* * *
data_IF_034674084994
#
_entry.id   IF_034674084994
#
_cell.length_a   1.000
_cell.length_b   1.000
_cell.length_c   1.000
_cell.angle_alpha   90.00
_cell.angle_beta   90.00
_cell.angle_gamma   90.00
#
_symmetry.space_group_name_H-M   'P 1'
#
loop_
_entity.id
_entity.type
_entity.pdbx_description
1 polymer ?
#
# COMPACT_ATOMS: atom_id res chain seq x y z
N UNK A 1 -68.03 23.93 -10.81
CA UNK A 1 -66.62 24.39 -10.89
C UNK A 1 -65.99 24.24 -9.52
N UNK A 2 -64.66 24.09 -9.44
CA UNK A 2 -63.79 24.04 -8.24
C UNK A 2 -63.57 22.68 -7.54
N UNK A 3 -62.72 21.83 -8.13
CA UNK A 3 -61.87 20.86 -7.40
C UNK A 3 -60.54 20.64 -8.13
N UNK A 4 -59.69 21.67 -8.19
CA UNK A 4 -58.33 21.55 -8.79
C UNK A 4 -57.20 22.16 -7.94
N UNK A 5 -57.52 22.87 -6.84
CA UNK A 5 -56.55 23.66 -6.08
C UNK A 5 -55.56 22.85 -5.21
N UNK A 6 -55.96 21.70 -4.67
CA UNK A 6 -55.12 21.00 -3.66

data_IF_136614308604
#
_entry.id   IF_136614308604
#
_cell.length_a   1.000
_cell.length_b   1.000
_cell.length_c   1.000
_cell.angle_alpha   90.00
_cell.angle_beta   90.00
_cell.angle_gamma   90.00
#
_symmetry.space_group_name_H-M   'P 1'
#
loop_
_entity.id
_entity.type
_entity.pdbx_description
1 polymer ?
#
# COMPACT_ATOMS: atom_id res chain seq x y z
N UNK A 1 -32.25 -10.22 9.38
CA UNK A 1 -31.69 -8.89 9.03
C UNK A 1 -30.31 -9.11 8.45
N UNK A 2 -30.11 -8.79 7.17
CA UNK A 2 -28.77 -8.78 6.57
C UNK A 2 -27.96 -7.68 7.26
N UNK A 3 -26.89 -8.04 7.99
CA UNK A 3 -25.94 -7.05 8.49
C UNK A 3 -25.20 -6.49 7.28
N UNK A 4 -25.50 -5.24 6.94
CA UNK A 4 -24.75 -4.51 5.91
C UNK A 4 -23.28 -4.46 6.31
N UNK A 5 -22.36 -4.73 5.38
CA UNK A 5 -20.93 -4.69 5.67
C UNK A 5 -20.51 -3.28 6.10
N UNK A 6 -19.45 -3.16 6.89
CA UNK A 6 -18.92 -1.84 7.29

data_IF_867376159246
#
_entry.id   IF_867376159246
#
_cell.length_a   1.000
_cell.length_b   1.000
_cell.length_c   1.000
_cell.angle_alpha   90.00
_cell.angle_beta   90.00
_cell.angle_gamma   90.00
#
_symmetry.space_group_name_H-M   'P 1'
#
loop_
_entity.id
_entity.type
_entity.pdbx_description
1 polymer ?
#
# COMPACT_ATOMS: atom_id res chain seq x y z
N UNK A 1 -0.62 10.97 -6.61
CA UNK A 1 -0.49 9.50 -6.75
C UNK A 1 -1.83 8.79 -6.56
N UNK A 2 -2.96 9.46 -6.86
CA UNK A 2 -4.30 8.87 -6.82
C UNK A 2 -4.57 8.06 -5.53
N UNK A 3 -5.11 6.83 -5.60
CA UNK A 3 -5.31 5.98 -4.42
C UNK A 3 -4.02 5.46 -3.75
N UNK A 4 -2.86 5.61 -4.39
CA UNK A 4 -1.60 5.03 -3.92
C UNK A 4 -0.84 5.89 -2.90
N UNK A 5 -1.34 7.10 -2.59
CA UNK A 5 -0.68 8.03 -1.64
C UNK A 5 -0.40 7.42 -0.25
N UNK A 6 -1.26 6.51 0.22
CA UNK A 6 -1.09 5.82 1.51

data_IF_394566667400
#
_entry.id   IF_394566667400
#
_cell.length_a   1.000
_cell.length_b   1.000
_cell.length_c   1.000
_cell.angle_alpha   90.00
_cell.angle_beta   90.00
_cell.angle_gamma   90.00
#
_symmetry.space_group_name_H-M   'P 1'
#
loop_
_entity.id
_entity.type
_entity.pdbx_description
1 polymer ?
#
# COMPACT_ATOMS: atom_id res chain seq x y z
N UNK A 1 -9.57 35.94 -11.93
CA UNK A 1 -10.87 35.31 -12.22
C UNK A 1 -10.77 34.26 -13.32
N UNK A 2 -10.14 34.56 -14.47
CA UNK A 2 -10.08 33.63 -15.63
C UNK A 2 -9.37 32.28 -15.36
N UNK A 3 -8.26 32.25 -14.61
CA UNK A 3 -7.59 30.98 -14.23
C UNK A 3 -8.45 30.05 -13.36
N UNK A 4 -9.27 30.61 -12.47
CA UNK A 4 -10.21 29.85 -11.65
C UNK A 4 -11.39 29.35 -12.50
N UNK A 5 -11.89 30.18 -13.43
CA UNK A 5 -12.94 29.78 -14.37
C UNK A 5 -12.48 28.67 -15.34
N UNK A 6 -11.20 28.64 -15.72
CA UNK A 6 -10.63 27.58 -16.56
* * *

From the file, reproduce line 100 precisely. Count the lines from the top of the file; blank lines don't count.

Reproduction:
C UNK A 2 -4.57 8.06 -5.53